Brood by Chase Novak

Posted On 27 September 2014

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Brood by Chase Novak was one of my holiday reads – not exactly a beach read (but then I’m not really a beach person!).  The story starts with Aunt Cynthia winning her custody case to take Adam and Alice, her niece and nephew back to their old home.  Adam and Alice have been kept in a string of foster homes since the violent deaths of their parents.  Apparently Brood is the follow up to Breed.  I haven’t read Breed but I don’t think that was detrimental to this read as I think it stands very well on it’s own.  There is some backstory but not enough to be annoying, just enough to clue you in to a story that takes off at a rather rapid pace.

The back history to this is that Cynthia’s sister and husband were struggling to conceive children and in a last ditch, not to mention rather expensive, attempt they undertook radical and painful treatment that resulted in the twins birth.  Unfortunately the side effects were severe and most of the parents who took the treatment were little able to cope with the changes which seemed to turn them almost into animals themselves.  It was from this that Alice and Adam escaped and as the story picks up we realise that they are in a desperate struggle themselves.  They already know that the onset of puberty could start to bring about drastic changes to their own nature and they’re desperately trying to fight time.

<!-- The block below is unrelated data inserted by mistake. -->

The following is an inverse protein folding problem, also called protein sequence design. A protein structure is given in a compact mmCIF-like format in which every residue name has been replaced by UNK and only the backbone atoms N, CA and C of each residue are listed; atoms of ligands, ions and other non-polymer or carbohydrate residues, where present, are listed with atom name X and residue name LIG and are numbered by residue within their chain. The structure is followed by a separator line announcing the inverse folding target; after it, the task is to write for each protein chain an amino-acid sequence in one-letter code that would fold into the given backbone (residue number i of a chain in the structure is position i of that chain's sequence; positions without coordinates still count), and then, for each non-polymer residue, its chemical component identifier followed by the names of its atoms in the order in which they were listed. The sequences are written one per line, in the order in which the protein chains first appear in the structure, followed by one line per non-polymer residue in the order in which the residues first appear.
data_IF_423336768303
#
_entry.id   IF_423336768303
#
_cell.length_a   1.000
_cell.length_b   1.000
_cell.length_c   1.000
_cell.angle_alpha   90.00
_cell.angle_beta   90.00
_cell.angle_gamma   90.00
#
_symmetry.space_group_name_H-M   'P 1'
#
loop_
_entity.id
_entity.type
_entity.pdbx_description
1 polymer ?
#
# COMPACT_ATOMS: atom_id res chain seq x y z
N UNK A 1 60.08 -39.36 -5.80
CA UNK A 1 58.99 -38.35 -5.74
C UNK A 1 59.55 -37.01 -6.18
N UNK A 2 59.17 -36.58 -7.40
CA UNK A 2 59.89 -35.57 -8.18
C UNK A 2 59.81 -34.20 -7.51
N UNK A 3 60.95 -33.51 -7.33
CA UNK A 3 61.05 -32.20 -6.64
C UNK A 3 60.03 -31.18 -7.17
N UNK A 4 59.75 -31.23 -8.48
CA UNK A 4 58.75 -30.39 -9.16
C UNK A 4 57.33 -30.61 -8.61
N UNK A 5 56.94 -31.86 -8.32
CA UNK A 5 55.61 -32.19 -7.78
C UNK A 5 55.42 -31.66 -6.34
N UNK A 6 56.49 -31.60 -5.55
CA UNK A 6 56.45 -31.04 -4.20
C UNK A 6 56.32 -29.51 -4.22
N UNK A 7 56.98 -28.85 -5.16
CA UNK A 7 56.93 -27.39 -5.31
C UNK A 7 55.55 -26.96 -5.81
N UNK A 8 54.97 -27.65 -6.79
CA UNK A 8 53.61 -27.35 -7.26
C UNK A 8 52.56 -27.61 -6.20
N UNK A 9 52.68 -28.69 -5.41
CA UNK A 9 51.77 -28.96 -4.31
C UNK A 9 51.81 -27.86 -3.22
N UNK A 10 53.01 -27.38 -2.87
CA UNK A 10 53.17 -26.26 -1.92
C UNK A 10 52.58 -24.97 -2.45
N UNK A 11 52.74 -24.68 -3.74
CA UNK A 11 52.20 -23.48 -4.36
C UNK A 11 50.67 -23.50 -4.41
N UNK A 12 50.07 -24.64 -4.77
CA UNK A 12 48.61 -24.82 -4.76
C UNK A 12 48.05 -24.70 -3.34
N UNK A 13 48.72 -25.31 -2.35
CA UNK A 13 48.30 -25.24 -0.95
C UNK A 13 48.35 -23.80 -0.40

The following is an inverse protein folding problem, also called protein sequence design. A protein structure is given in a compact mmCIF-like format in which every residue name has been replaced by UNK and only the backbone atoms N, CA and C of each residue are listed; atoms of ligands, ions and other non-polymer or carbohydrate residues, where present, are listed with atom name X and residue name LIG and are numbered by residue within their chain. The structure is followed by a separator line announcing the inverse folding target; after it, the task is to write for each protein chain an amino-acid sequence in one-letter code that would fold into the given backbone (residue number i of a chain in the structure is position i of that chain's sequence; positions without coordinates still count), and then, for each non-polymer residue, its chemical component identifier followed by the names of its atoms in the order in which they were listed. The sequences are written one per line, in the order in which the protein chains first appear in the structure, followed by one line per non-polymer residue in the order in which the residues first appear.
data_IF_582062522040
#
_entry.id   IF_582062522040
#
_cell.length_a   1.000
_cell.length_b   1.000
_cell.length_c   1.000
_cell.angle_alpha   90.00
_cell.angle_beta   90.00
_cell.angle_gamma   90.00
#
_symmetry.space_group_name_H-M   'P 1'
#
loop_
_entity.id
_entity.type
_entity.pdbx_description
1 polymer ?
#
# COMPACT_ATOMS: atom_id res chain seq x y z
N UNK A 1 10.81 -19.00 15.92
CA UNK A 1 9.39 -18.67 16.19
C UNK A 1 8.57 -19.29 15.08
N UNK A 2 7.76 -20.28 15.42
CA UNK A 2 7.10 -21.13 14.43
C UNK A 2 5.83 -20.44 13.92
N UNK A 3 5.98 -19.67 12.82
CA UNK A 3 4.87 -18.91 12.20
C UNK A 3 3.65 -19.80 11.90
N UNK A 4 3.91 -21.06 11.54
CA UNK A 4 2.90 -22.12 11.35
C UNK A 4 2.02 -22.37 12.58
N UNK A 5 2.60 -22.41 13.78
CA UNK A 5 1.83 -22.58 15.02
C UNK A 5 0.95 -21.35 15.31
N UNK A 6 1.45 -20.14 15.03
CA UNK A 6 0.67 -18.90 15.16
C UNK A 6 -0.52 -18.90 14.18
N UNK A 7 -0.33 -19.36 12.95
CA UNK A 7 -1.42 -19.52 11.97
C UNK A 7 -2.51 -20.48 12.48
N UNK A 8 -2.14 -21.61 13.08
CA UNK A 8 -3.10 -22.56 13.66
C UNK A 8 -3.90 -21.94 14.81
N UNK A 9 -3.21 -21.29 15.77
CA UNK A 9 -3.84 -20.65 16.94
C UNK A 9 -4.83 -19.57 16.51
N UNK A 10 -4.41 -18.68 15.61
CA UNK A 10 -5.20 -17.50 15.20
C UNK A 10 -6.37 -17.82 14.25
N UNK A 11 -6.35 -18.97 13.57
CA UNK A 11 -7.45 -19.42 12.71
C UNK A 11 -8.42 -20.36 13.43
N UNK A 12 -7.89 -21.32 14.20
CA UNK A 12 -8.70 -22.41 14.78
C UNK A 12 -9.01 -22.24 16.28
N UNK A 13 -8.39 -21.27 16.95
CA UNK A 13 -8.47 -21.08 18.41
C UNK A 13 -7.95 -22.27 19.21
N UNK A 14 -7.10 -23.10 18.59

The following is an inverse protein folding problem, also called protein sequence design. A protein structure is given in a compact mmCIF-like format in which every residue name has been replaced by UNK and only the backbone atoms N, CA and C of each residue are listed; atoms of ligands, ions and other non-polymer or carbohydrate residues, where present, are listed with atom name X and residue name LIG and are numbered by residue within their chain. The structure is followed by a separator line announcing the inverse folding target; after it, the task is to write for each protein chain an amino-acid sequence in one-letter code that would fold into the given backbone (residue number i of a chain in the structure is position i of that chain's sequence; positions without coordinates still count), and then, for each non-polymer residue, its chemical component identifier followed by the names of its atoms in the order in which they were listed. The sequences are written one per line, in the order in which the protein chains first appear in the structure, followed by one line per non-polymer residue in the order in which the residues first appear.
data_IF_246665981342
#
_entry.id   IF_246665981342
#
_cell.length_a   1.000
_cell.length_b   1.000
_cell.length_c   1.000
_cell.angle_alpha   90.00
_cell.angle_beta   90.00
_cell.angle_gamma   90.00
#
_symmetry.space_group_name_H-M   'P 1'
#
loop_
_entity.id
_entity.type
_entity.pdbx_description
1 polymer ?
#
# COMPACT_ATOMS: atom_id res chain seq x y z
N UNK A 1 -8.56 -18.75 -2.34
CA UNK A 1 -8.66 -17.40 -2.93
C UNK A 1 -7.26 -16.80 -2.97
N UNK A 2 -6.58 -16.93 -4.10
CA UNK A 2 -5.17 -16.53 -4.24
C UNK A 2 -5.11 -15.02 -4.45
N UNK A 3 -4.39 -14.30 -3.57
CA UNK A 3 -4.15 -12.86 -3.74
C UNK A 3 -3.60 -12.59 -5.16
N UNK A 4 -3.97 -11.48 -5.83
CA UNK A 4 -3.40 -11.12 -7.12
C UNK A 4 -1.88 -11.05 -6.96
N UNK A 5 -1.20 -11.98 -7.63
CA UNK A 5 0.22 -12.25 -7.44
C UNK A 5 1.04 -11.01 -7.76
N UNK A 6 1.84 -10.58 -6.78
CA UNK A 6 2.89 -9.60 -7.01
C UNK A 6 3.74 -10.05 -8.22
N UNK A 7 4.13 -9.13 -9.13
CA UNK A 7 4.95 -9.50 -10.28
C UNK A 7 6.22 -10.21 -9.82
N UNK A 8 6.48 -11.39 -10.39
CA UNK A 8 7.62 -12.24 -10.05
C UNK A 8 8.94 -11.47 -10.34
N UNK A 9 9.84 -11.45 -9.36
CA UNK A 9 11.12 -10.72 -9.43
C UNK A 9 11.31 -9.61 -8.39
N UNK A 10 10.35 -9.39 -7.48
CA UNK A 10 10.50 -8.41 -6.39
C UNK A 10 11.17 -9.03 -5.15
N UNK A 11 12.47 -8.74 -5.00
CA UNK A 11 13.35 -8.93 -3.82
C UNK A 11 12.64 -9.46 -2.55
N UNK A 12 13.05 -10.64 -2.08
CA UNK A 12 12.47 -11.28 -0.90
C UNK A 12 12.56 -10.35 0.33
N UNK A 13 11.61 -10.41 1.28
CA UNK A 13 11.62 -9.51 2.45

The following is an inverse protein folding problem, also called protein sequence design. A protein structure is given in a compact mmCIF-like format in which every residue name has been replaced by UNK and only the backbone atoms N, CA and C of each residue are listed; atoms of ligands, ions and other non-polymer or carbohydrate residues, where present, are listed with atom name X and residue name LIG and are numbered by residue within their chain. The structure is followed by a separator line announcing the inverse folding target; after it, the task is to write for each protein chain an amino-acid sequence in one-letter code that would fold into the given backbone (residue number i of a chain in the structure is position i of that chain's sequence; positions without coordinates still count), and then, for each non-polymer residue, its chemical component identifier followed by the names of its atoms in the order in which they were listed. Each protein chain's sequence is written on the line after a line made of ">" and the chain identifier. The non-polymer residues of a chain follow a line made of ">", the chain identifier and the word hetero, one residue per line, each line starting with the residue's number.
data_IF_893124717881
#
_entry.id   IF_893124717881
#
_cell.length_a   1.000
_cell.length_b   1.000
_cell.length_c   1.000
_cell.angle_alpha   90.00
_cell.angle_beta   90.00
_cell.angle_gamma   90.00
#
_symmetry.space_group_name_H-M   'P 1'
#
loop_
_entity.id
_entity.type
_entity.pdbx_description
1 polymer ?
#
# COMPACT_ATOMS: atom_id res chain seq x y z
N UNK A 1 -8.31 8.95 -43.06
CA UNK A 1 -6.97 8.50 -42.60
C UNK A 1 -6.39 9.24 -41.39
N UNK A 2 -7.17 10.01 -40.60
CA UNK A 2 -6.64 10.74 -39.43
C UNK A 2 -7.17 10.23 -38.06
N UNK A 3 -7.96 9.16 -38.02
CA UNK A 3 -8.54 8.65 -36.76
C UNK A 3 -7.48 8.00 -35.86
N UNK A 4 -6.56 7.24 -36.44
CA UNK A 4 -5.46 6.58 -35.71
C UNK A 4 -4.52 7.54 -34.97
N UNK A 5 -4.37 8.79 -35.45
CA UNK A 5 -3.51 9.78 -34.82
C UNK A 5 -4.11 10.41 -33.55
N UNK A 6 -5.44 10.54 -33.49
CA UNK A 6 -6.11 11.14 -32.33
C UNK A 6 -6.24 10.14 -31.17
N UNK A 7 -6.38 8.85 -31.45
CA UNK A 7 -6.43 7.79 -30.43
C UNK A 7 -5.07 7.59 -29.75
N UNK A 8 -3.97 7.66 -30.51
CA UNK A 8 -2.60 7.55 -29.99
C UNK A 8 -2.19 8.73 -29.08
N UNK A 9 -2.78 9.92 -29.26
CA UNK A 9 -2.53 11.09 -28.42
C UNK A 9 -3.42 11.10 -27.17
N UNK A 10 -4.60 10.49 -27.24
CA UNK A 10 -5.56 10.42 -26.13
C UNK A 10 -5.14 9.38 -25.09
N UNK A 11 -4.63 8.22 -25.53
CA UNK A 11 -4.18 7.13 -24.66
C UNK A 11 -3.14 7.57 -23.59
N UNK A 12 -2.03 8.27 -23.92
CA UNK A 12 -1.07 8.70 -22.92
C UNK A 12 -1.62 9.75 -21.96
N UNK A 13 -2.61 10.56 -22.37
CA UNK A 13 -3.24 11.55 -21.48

I did enjoy this book and found it quite a compelling read.  It’s also quite a thought provoking novel in more than one way looking at family and how miscommunication or lack of communication can be fundamental to huge gaps in understanding.

Cynthia, Adam and Alice make an attempt at trying to become a family but whilst Cynthia may think she loves the twins she really has very little notion of their true character.  They also, whilst wanting to be ‘regular’ kids and wanting to contain their inner nature are actually most comfortable when running with their own kind.  A feral pack of children who were the result of similar treatment and have now converged to live together in Central Park.  Hidden from most people they are free to roam there and let their true natures roam free.

On top of this there is the added element whereby somebody seems to be seeking out these children and abducting them for who knows what reason.  This person currently has his sights set on Alice and Adam and his stalking their home.

The home itself adds another element to the story.  The house bore witness to all sorts of atrocities before the children escaped and was left in a ravaged state overrun by vermin and partially destroyed.  Cynthia, always a little envious of her sister’s wealth coveted this house and now, with the custody of the children, she finally moves in.  Frankly, I confess, I wouldn’t want to live there!  Not just because of it’s horrific past but it’s so damn big – you wouldn’t know if somebody was living in one of the other rooms.  You’d certainly never hear them.  And, on top of that the house still seems to play host to a number of critters, living in the walls and cellar.  Bats and Rats!